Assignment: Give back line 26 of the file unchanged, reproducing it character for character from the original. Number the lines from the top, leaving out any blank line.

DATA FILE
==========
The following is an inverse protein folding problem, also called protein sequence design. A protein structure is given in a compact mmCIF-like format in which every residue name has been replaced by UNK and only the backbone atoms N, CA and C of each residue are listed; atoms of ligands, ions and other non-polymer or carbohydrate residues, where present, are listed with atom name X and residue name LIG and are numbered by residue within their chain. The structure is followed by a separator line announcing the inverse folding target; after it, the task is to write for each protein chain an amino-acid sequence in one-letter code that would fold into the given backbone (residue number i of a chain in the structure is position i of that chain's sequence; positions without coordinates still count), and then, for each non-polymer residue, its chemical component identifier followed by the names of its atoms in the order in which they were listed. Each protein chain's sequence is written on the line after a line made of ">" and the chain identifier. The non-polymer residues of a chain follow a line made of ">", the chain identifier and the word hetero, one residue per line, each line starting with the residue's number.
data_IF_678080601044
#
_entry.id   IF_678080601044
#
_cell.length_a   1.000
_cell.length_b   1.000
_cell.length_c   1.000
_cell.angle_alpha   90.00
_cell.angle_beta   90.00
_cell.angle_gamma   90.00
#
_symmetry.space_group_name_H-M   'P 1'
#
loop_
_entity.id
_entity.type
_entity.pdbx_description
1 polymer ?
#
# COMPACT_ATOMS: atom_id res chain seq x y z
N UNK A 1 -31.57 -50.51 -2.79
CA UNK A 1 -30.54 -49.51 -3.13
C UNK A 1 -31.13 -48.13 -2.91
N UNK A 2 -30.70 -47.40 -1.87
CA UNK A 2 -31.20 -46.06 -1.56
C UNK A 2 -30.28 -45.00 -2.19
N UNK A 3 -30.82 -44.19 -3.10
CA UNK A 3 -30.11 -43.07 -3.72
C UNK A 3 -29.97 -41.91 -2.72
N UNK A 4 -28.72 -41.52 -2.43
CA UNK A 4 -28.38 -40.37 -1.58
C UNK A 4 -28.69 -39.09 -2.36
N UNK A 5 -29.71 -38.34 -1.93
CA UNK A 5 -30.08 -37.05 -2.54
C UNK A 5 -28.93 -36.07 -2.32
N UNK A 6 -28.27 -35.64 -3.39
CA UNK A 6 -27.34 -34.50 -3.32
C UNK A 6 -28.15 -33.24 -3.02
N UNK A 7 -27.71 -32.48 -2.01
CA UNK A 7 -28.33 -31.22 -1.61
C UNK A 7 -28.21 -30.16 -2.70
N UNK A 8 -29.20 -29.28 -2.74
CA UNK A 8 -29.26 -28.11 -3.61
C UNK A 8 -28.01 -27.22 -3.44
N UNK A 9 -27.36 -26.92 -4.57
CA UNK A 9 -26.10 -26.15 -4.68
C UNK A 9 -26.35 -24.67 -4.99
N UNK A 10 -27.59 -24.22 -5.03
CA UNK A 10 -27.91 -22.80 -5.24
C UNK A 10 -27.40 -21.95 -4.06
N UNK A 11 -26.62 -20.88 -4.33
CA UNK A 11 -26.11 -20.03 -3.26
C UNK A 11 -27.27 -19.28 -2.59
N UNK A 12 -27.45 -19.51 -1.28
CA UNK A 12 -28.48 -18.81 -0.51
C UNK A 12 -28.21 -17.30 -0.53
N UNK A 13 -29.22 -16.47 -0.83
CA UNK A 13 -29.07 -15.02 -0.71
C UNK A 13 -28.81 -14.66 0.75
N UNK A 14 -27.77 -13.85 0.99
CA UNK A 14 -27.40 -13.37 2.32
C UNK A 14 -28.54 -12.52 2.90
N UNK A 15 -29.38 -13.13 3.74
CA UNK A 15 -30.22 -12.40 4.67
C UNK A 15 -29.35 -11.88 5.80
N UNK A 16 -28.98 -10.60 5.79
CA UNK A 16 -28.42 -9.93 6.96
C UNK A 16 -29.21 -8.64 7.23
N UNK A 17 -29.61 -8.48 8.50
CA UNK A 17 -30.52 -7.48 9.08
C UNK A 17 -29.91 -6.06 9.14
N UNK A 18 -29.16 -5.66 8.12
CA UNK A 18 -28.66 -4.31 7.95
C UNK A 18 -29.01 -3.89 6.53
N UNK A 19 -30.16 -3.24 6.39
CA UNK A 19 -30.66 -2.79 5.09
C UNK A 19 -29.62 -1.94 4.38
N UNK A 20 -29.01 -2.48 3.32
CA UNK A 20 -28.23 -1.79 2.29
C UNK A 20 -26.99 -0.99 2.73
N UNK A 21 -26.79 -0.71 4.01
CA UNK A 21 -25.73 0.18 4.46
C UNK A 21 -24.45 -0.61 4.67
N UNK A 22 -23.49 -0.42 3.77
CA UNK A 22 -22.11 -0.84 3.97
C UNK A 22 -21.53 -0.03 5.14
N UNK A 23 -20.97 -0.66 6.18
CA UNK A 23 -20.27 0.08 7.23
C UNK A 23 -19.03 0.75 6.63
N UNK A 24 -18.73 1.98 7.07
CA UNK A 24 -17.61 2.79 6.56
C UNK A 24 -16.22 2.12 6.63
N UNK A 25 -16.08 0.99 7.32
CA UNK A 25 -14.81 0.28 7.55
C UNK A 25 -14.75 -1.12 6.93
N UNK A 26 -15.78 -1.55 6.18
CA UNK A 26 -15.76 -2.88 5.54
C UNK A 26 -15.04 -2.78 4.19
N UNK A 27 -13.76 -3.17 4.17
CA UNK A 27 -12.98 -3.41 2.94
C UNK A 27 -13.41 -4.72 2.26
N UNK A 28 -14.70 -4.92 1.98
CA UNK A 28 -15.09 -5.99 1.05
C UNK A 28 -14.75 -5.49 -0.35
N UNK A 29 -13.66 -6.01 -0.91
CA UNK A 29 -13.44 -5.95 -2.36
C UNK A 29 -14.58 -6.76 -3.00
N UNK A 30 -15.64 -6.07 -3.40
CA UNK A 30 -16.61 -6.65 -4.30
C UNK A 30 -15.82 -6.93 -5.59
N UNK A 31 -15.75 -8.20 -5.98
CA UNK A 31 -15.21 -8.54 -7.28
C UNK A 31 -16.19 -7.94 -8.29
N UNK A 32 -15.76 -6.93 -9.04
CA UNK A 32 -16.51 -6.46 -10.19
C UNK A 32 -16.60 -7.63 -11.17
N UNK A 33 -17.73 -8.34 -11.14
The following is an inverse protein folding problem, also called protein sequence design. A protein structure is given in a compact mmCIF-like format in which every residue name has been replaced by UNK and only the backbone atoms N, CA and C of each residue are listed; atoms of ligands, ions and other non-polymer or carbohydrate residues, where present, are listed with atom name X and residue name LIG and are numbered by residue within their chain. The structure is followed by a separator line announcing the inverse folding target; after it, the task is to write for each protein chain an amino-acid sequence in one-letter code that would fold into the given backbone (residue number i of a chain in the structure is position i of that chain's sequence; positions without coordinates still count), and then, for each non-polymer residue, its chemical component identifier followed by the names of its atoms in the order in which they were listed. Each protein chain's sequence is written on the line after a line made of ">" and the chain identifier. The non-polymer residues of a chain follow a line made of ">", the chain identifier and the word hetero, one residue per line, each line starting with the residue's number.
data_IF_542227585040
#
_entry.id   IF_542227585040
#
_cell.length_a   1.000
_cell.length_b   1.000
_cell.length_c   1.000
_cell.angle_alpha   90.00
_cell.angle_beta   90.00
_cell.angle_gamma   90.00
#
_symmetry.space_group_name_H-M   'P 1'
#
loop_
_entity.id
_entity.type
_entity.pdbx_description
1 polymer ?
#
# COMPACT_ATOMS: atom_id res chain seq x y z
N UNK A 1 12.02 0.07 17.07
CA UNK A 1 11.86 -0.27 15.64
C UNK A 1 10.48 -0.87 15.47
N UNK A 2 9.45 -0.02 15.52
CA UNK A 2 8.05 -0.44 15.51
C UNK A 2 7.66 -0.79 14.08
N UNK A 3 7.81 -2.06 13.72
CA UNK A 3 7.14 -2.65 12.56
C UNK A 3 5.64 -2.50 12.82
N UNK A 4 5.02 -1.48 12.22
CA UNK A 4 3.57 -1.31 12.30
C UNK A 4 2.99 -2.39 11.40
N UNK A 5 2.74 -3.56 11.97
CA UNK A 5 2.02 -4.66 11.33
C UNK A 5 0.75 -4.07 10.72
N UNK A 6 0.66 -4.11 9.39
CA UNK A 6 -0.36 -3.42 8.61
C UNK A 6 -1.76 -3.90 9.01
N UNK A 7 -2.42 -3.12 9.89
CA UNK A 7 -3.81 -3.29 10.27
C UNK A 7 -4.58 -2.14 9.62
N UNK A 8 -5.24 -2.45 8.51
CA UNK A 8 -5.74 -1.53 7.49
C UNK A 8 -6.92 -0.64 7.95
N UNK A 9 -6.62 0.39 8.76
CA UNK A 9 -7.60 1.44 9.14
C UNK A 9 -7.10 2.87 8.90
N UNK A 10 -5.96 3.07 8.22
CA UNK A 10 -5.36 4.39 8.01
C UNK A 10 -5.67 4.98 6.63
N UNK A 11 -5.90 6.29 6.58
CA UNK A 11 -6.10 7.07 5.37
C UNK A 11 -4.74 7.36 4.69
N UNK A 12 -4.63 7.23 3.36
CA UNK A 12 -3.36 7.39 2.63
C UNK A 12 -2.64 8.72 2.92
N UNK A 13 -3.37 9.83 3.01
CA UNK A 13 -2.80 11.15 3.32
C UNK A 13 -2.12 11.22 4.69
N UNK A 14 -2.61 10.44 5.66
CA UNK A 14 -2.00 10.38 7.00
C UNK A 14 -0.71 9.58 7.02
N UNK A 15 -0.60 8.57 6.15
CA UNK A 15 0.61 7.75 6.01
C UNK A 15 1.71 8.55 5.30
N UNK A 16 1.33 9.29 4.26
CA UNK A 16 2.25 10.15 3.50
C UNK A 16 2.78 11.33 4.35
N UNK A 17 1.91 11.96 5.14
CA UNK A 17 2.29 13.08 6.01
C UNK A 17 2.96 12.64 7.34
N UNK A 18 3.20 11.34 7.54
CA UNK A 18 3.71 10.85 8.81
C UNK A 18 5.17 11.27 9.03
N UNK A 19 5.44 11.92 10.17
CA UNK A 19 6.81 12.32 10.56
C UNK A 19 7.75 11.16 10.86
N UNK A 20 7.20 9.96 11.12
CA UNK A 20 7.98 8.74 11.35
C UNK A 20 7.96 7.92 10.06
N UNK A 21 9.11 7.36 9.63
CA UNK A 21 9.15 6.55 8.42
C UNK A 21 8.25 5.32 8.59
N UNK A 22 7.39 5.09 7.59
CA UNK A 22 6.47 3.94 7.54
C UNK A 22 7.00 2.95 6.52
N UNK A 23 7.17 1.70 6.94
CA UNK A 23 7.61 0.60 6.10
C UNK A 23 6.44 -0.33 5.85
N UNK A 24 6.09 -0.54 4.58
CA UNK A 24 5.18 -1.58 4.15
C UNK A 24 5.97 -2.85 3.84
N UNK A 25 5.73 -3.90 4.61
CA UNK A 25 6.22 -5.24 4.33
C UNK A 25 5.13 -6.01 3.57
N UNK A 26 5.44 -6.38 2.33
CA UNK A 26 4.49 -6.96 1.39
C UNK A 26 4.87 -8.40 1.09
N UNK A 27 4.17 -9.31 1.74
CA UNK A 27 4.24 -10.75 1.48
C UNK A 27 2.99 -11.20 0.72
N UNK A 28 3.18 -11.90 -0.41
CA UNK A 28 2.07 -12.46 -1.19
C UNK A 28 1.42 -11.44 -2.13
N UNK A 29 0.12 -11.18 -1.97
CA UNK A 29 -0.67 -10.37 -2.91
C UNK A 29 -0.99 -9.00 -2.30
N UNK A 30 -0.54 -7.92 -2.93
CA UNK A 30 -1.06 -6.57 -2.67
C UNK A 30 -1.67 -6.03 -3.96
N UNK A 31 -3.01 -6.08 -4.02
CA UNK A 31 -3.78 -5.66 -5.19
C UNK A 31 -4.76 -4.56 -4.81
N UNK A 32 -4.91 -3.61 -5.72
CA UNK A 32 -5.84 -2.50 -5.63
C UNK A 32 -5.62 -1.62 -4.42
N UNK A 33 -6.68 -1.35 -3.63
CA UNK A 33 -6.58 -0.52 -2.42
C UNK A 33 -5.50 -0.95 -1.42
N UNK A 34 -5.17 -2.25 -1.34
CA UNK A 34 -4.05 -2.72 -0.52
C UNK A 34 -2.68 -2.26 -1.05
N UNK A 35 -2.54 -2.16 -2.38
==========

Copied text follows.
CA UNK A 2 -31.20 -46.06 -1.56